The reality of the global COVID-19 pandemic in America has started to set in: The U.S. woke up on Monday to the news of soaring numbers of cases, with 3,813 people infected and at least 69 deaths. An avalanche of school closures, remote-work mandates, large-event cancellations, and travel disruptions have ground normal life to a halt. Some people have lost jobs or seen business suffer. Many are stockpiling emergency supplies and finally learning how to wash their hands properly.
As the deadly coronavirus threatens to upend economic, professional and personal lives, one big question weighs on everyone’s mind: How long will this last?
That will depend on several variables, according to public health experts, some of which remain unknown. For instance, scientists still don’t know whether warm weather will suppress the virus, as it does the seasonal flu, said Jeremy Konyndyk, a senior policy fellow at the Center for Global Development think tank and former USAID official in the Obama administration, told MarketWatch.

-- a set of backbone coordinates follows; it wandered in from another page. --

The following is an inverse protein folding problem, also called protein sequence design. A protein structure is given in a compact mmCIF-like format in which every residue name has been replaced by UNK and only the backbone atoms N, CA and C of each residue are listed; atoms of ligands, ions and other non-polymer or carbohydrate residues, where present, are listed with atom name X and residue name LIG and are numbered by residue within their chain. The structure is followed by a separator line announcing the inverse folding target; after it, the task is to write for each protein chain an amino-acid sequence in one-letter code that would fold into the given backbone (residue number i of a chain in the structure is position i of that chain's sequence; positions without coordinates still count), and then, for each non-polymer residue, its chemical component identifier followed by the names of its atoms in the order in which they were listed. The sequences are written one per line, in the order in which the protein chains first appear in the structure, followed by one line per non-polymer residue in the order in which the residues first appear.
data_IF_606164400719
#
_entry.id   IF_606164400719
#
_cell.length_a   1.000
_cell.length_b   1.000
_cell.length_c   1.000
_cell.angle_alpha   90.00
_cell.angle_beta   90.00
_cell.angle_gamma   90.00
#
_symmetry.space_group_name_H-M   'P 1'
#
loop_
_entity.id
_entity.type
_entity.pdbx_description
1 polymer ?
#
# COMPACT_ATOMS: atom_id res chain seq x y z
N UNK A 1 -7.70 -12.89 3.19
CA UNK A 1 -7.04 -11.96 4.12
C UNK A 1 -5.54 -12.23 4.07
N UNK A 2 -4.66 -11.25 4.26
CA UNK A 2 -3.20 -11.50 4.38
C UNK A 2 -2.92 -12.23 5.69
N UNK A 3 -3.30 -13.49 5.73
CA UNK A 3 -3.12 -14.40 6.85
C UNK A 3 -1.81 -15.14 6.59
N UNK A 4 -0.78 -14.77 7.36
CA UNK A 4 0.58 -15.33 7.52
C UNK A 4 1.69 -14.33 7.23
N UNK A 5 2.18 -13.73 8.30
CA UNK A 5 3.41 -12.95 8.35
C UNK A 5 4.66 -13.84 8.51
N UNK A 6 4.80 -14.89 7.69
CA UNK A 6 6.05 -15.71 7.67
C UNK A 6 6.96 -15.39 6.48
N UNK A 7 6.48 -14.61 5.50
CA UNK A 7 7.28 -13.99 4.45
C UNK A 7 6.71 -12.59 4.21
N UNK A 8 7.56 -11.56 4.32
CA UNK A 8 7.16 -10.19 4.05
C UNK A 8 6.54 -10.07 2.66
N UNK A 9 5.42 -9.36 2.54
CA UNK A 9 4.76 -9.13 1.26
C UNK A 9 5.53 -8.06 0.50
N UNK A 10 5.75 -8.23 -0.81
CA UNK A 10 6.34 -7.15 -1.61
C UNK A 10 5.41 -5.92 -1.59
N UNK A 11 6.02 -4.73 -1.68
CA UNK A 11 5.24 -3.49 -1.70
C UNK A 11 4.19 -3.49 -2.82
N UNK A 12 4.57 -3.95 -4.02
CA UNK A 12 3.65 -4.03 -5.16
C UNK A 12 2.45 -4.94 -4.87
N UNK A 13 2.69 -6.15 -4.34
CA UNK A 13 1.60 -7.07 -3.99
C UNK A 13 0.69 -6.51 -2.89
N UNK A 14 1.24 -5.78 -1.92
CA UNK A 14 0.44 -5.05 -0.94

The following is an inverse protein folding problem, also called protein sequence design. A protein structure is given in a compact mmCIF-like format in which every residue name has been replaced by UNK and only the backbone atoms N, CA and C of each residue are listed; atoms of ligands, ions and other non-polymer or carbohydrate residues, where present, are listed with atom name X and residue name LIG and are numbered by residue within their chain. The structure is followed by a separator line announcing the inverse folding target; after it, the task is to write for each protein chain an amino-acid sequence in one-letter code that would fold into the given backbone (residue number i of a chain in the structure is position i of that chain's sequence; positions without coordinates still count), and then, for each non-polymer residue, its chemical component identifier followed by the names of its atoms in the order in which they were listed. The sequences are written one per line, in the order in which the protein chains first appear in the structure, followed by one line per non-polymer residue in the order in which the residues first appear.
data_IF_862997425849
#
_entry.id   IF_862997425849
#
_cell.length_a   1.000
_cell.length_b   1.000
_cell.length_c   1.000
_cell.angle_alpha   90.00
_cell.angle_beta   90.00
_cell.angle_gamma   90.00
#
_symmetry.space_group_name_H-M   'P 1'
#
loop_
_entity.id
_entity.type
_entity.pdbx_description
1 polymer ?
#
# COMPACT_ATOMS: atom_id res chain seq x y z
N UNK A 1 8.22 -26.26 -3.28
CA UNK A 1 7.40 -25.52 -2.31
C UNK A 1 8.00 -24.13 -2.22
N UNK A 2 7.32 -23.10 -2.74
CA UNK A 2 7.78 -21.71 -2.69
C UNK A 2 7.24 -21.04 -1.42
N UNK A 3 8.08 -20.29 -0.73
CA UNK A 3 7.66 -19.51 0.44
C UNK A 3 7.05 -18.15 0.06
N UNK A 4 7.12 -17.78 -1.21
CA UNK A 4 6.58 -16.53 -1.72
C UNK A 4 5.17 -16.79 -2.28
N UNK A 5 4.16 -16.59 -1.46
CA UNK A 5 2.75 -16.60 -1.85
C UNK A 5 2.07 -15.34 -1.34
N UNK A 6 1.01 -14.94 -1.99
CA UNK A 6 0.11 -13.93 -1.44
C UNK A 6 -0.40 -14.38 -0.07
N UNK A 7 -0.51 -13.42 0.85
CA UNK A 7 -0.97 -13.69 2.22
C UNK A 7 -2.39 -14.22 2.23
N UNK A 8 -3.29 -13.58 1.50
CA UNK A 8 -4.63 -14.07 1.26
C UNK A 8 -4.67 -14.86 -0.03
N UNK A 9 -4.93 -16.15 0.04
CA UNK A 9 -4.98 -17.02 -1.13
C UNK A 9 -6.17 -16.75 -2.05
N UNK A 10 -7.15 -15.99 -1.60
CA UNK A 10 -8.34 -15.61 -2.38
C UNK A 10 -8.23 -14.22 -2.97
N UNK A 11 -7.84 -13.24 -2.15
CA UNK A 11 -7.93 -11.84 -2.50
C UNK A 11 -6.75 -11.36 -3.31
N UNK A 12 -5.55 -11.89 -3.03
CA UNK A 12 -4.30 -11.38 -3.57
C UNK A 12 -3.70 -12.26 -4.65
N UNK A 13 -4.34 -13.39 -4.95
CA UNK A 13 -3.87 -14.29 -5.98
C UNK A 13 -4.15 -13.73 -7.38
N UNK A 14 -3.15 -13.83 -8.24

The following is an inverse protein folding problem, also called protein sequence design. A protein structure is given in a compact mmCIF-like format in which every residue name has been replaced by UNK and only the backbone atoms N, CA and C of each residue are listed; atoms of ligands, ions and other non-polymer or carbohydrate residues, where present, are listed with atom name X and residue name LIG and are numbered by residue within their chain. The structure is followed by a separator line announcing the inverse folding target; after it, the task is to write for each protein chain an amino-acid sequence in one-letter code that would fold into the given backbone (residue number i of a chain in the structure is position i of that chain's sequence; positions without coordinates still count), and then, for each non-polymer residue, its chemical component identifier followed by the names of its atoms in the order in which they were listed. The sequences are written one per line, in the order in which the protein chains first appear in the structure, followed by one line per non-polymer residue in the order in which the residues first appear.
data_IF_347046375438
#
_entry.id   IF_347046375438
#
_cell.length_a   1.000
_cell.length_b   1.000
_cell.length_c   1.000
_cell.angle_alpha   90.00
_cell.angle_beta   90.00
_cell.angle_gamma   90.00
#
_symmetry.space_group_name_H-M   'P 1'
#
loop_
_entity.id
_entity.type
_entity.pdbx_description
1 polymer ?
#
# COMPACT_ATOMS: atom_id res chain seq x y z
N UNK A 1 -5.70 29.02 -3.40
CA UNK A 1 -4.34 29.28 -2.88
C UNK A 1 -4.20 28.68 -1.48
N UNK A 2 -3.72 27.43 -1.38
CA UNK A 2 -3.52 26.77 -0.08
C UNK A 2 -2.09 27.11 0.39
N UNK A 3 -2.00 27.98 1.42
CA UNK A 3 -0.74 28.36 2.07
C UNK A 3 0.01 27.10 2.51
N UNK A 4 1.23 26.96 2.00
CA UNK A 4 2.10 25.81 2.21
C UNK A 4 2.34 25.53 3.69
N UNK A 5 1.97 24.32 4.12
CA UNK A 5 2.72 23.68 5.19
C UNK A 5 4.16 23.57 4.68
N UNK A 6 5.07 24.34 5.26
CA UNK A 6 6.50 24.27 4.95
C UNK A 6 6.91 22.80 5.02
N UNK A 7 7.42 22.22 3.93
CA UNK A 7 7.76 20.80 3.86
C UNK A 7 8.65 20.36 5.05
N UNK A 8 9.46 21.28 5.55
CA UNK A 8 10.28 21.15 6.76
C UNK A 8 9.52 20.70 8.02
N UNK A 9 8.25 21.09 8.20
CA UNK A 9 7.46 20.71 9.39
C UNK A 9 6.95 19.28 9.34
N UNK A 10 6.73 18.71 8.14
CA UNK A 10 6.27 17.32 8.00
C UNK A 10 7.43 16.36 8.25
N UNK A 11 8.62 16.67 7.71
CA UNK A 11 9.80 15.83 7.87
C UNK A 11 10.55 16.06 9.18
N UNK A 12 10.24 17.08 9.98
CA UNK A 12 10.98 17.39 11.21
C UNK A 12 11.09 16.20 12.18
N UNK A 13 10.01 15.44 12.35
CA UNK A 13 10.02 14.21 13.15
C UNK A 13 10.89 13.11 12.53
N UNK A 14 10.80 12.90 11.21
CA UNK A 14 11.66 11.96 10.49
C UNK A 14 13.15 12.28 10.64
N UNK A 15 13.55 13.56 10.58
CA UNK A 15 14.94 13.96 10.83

Experts also don’t know whether COVID-19 will become a seasonal bug akin to influenza, or whether it might return in the fall in a mutated form, said Joshua Epstein, a professor of epidemiology at the NYU School of Global Public Health. Even after a vaccine is developed, he added, some Americans are likely to refuse it.
One thing seems clear: “The length of time that this is with us is really a function of how good a job we do right now of limiting the spread,” Konyndyk told MarketWatch.
To that end, the CDC has urged “social distancing” — that is, steering clear of mass gatherings and staying about six feet away from other people when possible — to help slow the transmission of COVID-19, the disease caused by the novel coronavirus. And, counterintuitively, a longer period of precautions like social distancing could mean better outcomes in the long run, experts say.